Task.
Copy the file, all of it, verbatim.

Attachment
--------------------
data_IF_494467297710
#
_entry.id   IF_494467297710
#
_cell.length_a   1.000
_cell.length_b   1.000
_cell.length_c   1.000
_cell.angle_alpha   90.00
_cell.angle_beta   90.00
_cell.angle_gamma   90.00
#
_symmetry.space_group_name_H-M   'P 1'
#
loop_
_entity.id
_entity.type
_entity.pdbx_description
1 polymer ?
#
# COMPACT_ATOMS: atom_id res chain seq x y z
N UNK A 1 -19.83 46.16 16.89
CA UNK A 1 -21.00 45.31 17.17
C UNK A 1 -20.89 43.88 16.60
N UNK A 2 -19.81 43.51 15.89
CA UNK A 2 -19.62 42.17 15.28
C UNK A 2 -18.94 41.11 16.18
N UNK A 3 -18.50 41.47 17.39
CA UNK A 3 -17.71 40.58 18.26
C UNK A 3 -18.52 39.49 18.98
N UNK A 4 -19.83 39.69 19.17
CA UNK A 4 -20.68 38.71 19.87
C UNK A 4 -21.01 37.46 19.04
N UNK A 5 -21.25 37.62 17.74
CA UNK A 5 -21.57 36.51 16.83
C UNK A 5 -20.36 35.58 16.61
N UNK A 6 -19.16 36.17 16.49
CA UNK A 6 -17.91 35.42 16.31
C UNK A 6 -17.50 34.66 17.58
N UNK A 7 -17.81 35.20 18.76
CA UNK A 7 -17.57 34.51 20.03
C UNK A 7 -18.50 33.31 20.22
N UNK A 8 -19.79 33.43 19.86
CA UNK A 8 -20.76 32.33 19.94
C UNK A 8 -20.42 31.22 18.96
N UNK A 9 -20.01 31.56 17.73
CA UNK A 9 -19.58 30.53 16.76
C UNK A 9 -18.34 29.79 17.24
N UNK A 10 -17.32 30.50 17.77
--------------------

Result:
data_IF_494467297710
#
_entry.id   IF_494467297710
#
_cell.length_a   1.000
_cell.length_b   1.000
_cell.length_c   1.000
_cell.angle_alpha   90.00
_cell.angle_beta   90.00
_cell.angle_gamma   90.00
#
_symmetry.space_group_name_H-M   'P 1'
#
loop_
_entity.id
_entity.type
_entity.pdbx_description
1 polymer ?
#
# COMPACT_ATOMS: atom_id res chain seq x y z
N UNK A 1 -19.83 46.16 16.89
CA UNK A 1 -21.00 45.31 17.17
C UNK A 1 -20.89 43.88 16.60
N UNK A 2 -19.81 43.51 15.89
CA UNK A 2 -19.62 42.17 15.28
C UNK A 2 -18.94 41.11 16.18
N UNK A 3 -18.50 41.47 17.39
CA UNK A 3 -17.71 40.58 18.26
C UNK A 3 -18.52 39.49 18.98
N UNK A 4 -19.83 39.69 19.17
CA UNK A 4 -20.68 38.71 19.87
C UNK A 4 -21.01 37.46 19.04
N UNK A 5 -21.25 37.62 17.74
CA UNK A 5 -21.57 36.51 16.83
C UNK A 5 -20.36 35.58 16.61
N UNK A 6 -19.16 36.17 16.49
CA UNK A 6 -17.91 35.42 16.31
C UNK A 6 -17.50 34.66 17.58
N UNK A 7 -17.81 35.20 18.76
CA UNK A 7 -17.57 34.51 20.03
C UNK A 7 -18.50 33.31 20.22
N UNK A 8 -19.79 33.43 19.86
CA UNK A 8 -20.76 32.33 19.94
C UNK A 8 -20.42 31.22 18.96
N UNK A 9 -20.01 31.56 17.73
CA UNK A 9 -19.58 30.53 16.76
C UNK A 9 -18.34 29.79 17.24
N UNK A 10 -17.32 30.50 17.77